But this is still an industry where tens of billions of dollars in sales are conducted annually in the black market. It's expected that these illicit channels will gradually give way to legal sales over time and offer the North American marijuana industry a double-digit growth opportunity throughout much of the 2020s.

An intriguing name to consider here is Green Thumb Industries (GTBIF -9.25%). Green Thumb is a multistate operator with 48 open dispensaries and licenses to open as many as 96 stores in a dozen states. Green Thumb is currently generating about two-thirds of its revenue from higher-margin derivatives, rather than dried cannabis flower, which is a big reason it looks to be on the cusp of recurring profitability.

Furthermore, Green Thumb has established a significant presence in Illinois, which opened its doors to recreational weed sales on Jan. 1, 2020, as well as Nevada, which has the potential to lead the nation in cannabis spending per-capita by mid-decade.

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Internet of Things

Another industry that looks set to come into its own is the Internet of Things (IoT). By IoT, I'm talking about wireless devices that can communicate with other wireless devices, as well as data centers. Like marijuana, IoT was hyped up too quickly in the 2010s, but has now had time to mature. This growing focus on technology making our lives easier is bound to have a positive impact on IoT companies for years to come.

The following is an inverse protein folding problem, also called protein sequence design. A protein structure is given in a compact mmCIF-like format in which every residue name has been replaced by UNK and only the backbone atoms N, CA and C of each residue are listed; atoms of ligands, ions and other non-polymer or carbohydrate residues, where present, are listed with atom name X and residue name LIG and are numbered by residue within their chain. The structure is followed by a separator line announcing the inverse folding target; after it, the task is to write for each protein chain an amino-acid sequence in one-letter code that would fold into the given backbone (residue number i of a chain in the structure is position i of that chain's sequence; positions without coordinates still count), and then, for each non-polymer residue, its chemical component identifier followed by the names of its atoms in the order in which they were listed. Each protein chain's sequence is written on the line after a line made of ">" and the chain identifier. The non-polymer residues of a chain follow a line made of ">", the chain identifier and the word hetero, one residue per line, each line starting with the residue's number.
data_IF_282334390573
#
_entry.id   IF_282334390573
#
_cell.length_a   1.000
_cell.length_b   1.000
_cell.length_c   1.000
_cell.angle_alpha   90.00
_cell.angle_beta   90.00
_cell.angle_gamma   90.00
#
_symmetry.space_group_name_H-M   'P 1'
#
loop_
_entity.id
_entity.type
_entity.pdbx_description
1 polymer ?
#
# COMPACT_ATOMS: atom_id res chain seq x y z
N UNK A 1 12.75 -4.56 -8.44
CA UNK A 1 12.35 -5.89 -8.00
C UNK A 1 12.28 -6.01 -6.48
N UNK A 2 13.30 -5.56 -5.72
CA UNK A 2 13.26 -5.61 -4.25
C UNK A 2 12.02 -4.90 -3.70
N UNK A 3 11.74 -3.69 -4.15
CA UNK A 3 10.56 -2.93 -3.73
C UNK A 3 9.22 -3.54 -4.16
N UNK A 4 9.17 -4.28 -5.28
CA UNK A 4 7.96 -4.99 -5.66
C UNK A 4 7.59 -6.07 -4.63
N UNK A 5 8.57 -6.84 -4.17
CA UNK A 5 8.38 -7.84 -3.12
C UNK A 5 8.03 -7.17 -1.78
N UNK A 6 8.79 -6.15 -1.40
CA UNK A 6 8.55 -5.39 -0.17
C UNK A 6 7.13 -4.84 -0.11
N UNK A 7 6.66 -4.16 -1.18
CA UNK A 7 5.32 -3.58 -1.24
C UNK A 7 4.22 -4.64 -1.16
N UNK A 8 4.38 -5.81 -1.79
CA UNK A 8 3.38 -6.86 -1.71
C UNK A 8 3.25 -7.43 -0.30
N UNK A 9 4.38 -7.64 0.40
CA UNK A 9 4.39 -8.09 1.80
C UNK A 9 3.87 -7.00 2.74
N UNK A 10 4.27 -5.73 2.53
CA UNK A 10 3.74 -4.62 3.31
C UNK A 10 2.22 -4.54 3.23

The name to watch here is NXP Semiconductors (NXPI -4.39%), which generated almost half of its revenue last year from the automotive industry, with industrial equipment, communications, and mobile comprising the remainder of sales in 2019. In particular, NXP is a leader in self-driving and sensor equipment used in a number of newer automobiles. Between 2018 and 2021, NXP expects to have delivered a compound annual growth rate of 7% to 10% (this includes 2021 as an estimate), which is outpacing the CAGR for the IoT auto market of 5% to 7% over this same time frame. 

Additionally, don't overlook other growth drivers for NXP, such as mobile payment adoption, the rollout of 5G networks, and its scalability in industrial processing applications.

Three medical professionals having a virtual conference with a physician.

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Personalized medicine

Last, but not least, don't forget about the personalized medicine push. Anything that caters to individual patient needs, especially during a pandemic, is likely to see demand improve significantly over the long run.

As a perfect example, take a closer look at Teladoc Health (TDOC -2.67%), which provides telemedicine visits for patients. Not only are these virtual visits critical during the pandemic to ensure that sick people remain in their homes, but it's a considerably more convenient method of arranging a consultation with a physician. It also doesn't hurt that telemedicine visits tend to be cheaper for insurance providers.

During the pandemic-impacted first quarter, Teladoc reported an absurd 92% uptick in virtual visits, with its paying membership increasing by 61% to 43 million people in the United States. Visit-fee-only access increased by a whopping 89%, as well. Though there's little question that Teladoc Health will continue to lose money in the near-term as it enhances its platform and makes complementary acquisitions, it clearly has the tools necessary to become a major player in personalized health over the next decade.